There is a moment for most of us, when we realize that we are about to become a companion of someone who is facing death. Maybe we come to this experience as part of our professional or volunteer commitment.
More commonly its arrives when a friend or family member shares the news of a terminal diagnosis.
Or, the realization may arise still earlier when we see an elderly parent or partner stumble on a curb or over their words. Perhaps it is a conscious choice. Maybe we feel we have no choice.
It’s important in the beginning to understand that we already know how to do this. It’s in our bones. We have extended a helping hand hundreds of times in a thousand meaningful and loving ways. Caring is a natural expression of our humanity.
But, in the past few decades we have made caring for the dying unnecessarily complex. We have come to describe this remarkably intimate exchange as a burden…an obligation…a duty. We have over professionalized it, and mystified the process.
In so doing we have temporarily lost touch with the fullness of our generosity, come to doubt our innate wisdom and compassion, and so we’ve become frightened.
We have to remind each other of what we have forgotten. Remember that we don’t need be someone special to be a healing presence. Each of us has the capacity to embrace another person’s suffering. We can have confidence in our kindness.
Now, the activities of caregiving are themselves quite ordinary. We make soup, give a back rub, change soiled sheets, give medications, listen to a lifetime of stories lived and now ending, we provide a calm and loving presence. Nothing special. Just simple human kindness.
Yet, these ordinary, everyday activities when taken as a practice of awareness can help awaken us. Whether we are the one making the bed or the one confined to it we have to confront the precarious nature of this life. We see most immediately the fundamental truth of impermanence, that everything comes and goes, every thought, every lovemaking, every life comes and goes. We see that dying is in the life of everything. Resisting this truth traps us in a cycle of ignorance.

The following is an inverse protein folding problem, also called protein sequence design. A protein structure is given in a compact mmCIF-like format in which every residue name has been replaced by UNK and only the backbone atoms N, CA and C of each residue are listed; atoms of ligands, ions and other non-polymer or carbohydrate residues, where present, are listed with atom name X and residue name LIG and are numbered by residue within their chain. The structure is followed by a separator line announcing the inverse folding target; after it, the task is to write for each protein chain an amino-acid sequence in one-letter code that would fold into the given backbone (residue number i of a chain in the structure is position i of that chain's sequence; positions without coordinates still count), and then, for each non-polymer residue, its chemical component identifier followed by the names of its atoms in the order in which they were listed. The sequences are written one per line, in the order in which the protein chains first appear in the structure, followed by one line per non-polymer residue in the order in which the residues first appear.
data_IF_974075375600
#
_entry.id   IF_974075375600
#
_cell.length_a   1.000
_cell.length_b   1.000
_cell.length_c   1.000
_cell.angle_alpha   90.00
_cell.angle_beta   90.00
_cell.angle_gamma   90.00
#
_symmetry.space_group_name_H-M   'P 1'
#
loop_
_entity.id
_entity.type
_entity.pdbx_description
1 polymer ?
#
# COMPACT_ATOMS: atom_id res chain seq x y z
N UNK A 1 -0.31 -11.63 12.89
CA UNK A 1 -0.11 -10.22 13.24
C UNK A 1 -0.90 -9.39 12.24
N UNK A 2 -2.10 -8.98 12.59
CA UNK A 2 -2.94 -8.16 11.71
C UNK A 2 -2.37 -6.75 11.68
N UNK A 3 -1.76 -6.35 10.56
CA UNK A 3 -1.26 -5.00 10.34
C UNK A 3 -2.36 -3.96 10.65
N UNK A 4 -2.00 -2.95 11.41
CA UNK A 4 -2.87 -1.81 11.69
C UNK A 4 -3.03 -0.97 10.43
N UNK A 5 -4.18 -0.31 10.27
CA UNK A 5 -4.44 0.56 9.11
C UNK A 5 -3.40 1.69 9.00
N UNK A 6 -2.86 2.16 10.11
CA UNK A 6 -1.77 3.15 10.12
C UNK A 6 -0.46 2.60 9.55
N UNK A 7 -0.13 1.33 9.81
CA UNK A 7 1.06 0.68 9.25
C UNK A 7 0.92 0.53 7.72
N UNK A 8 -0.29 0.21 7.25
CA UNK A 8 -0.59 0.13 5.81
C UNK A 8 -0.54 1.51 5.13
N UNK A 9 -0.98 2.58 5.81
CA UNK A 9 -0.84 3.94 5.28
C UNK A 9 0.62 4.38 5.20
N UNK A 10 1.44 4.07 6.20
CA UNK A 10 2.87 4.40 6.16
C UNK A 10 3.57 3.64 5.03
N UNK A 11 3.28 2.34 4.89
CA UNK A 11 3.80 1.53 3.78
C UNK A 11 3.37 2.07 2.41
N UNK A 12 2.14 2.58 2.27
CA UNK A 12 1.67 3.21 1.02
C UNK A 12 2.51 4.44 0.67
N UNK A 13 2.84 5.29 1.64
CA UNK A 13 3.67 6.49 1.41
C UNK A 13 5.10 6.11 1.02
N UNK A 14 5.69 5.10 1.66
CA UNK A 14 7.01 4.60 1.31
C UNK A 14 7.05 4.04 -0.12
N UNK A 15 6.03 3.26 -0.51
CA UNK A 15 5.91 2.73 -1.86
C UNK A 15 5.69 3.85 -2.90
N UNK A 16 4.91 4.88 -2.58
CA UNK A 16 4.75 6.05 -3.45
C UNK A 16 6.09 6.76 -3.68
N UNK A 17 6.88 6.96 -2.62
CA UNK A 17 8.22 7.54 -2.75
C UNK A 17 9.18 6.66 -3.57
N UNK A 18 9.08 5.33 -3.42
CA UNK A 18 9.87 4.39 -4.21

Our effort to keep things from changing or to achieve some state of permanent satisfaction from which we will never fall will ultimately cause us no end of suffering.
This is why every spiritual tradition speaks of keeping death as an advisor. It is because the recollection of our death can lend power, grace, and fullness to every moment, to every action.
When we keep death at our fingertips, close at hand we become less compulsive about gratification. Maybe we take ourselves and our ideas a little less seriously. We let go a little more easily. We become more open to generosity and love. When we realize, we are all in the boat together we are inevitably a bit kinder to one another.
The truth is that as we come in contact with precarious nature of this life we also come to appreciate its preciousness. It shows us what’s most important. Then we don’t want to waste a minute. We want to enter our lives fully. This can be a time of great aliveness.
Now I don’t mean to suggest that caring for the dying isn’t difficult or hard work.
Caring for those who are dying will challenge your most basic beliefs. Ask you to push pass fatigue, cause you to face unimaginable doubt. Restlessness will rule at times. You will question your ability and motivation. Your own deep clinging, aversion, and habitual patterns will present themselves for review.
Helplessness and insecurity will be common companions. Above all you will face loss and confront the fragility of your own life. It can break your heart wide open. But perhaps it’s here in the open heart that we will discover what actually helps.
This is a journey of continuous discovery. We will always be entering new territory. We have no idea how it will turn out. It takes courage and flexibility. In one moment, we will say or do the right thing that may be absolutely wrong in the next. We find a balance. This is a mystery we need to live into. Opening, risking, forgiving constantly.
Trust your good heart. It’s a reliable guide.
Copyright Frank Ostaseski
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